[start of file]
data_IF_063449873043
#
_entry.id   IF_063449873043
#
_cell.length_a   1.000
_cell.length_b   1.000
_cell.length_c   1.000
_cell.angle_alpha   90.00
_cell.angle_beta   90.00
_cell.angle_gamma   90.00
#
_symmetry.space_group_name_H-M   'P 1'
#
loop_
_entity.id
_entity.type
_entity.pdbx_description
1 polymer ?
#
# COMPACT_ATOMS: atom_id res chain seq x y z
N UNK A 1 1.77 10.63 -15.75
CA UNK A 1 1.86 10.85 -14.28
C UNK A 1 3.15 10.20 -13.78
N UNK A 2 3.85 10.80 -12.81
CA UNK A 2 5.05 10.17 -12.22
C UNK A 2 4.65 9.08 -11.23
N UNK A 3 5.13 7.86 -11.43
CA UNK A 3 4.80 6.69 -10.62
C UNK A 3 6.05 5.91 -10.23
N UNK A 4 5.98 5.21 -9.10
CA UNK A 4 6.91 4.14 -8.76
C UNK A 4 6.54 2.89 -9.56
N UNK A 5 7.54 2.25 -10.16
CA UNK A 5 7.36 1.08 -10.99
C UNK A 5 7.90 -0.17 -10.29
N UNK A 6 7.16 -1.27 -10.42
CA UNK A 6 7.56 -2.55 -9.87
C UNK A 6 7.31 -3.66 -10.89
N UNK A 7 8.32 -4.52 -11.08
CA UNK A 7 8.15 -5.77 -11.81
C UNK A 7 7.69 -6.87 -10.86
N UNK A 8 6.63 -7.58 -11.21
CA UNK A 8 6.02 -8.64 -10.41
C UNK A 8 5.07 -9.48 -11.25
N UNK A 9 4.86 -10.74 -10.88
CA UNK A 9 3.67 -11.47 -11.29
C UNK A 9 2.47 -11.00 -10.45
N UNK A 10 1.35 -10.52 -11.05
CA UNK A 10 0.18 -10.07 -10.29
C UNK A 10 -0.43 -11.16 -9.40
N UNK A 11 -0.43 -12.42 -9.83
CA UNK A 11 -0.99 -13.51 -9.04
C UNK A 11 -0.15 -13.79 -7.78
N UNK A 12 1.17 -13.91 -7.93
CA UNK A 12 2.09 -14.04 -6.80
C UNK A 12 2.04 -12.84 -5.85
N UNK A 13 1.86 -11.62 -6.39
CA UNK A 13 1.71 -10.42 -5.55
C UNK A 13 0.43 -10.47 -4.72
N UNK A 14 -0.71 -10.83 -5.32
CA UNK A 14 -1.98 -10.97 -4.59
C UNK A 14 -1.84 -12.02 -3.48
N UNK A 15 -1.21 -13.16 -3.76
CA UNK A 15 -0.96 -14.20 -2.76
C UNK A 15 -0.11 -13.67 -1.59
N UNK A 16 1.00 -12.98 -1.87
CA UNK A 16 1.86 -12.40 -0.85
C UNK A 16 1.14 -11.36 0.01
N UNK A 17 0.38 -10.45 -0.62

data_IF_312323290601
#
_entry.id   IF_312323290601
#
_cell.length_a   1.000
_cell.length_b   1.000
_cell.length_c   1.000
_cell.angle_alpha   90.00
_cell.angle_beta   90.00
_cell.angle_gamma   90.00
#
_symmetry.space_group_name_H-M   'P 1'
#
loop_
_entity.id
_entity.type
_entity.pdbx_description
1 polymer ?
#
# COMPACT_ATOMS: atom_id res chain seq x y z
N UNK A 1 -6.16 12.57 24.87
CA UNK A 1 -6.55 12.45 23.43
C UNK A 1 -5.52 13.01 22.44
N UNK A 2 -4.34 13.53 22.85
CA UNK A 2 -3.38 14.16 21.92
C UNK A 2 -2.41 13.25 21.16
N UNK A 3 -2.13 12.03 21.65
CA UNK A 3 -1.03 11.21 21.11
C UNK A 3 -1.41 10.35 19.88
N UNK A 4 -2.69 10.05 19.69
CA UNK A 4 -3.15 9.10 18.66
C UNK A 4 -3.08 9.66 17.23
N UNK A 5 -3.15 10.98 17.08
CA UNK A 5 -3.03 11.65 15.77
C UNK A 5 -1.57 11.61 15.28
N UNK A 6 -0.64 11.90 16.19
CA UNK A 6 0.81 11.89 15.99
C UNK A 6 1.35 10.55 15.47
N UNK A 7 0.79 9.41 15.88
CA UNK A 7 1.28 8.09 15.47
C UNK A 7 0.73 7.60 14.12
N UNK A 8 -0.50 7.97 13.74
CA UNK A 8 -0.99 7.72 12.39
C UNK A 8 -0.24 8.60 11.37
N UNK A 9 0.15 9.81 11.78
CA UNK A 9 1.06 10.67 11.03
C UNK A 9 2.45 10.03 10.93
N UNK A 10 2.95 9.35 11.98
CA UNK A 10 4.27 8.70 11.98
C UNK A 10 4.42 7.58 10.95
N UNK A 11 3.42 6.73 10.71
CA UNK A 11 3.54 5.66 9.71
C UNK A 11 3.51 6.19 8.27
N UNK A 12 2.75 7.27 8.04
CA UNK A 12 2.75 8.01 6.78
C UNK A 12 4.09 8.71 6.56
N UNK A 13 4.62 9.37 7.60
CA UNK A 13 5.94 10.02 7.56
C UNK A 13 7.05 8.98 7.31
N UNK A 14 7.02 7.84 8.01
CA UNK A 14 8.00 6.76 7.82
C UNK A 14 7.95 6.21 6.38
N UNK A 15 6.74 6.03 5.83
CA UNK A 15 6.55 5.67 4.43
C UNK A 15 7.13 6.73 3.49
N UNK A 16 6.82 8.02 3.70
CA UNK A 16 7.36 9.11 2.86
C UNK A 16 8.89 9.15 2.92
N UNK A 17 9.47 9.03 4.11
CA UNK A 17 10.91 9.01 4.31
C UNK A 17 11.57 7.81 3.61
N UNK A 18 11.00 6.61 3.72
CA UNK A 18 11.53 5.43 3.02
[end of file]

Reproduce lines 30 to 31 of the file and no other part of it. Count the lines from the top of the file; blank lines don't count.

N UNK A 4 5.98 5.21 -9.10
CA UNK A 4 6.91 4.14 -8.76